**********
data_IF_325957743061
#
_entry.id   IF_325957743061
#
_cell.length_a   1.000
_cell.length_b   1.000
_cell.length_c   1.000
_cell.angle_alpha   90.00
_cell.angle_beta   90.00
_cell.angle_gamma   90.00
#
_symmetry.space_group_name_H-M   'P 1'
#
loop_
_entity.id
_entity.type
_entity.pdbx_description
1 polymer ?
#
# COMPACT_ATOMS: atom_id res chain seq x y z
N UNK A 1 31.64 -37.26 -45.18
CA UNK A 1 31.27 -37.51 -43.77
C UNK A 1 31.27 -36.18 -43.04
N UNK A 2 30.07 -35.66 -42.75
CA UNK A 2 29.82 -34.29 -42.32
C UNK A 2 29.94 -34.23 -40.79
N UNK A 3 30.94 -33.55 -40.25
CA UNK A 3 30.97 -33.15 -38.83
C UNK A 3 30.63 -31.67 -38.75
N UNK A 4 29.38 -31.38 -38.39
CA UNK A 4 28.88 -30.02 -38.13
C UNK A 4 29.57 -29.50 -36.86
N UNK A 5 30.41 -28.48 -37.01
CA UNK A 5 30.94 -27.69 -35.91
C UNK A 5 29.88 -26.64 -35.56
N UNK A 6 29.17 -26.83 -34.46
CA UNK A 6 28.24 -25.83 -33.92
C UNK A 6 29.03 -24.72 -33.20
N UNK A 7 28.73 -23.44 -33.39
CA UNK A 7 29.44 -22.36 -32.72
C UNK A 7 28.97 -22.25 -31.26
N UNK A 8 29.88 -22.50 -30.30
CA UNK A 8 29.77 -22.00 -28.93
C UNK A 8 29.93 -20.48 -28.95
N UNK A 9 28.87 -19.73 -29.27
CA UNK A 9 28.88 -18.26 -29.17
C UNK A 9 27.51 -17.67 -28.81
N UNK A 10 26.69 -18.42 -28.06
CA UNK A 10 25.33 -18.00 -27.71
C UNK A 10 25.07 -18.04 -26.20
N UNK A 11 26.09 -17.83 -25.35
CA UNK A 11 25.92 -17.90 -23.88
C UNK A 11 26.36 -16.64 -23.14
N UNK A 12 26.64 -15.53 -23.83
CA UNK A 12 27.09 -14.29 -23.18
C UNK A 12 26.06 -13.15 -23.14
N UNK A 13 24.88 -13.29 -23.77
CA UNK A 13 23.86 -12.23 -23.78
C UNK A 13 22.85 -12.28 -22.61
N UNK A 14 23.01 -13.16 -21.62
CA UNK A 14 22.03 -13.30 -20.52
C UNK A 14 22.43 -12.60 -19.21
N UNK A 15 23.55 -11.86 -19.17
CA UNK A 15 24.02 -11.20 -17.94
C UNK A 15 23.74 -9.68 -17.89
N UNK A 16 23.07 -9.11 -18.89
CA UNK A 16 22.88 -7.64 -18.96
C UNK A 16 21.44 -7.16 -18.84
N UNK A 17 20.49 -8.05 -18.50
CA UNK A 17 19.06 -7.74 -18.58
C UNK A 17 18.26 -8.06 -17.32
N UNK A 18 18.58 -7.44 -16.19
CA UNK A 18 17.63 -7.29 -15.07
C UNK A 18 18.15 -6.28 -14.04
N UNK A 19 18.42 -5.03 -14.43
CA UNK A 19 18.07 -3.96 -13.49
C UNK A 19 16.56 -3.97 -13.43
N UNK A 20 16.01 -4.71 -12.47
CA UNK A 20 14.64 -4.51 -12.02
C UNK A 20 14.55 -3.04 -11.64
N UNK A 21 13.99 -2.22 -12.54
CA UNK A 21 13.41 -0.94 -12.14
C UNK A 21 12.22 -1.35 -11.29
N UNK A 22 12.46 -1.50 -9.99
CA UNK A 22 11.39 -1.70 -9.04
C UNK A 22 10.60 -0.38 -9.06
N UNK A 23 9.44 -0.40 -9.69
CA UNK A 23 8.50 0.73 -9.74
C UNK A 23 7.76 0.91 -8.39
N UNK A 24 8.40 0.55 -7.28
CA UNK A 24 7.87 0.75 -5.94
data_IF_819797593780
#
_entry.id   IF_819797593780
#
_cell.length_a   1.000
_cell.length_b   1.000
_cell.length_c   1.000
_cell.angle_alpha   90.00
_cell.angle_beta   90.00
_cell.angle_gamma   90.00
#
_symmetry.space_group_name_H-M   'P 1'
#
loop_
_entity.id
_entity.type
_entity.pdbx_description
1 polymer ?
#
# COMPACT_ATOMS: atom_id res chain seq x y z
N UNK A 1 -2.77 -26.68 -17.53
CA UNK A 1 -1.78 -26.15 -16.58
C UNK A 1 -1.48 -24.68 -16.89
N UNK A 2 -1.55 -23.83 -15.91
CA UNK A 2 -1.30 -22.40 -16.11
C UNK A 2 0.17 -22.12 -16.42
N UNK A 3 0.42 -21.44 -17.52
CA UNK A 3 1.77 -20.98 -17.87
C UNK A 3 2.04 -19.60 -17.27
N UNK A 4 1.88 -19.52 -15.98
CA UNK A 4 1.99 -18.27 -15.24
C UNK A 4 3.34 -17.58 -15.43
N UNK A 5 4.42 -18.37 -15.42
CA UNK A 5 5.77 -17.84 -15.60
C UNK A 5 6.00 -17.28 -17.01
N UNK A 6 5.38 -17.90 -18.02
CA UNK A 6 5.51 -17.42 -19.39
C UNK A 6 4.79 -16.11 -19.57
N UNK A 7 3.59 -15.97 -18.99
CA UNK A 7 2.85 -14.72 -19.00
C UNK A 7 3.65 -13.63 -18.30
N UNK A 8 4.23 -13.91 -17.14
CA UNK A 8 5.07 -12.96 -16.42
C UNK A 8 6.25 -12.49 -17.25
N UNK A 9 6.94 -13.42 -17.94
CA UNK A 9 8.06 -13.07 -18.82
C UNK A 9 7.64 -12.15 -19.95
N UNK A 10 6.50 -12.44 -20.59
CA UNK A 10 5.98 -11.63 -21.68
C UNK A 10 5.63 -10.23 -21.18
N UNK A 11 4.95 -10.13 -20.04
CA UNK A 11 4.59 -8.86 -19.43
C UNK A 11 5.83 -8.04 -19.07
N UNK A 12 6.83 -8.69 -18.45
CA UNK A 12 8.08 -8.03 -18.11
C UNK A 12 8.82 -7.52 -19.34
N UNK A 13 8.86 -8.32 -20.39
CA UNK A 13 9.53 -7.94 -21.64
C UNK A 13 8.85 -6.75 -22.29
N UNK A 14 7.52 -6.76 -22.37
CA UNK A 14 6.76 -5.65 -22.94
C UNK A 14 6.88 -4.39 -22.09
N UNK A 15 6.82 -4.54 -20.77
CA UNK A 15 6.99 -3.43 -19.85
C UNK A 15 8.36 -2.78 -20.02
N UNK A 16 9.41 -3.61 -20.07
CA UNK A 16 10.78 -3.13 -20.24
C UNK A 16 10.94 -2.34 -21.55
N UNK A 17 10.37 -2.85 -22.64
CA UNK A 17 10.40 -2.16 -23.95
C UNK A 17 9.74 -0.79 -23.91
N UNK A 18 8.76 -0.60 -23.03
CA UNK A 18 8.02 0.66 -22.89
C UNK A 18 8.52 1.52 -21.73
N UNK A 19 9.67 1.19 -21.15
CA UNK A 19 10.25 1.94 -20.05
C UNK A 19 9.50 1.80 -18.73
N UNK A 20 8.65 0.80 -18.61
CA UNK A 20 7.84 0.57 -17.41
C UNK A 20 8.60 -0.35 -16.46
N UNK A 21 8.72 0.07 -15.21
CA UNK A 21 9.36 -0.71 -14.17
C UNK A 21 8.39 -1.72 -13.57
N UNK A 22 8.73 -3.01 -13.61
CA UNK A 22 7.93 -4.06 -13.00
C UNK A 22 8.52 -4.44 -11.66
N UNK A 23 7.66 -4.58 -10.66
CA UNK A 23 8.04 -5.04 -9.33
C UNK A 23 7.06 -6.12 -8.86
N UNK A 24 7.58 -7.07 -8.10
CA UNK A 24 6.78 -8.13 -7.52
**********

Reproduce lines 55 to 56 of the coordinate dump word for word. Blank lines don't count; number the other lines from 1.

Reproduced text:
CA UNK A 12 27.09 -14.29 -23.18
C UNK A 12 26.06 -13.15 -23.14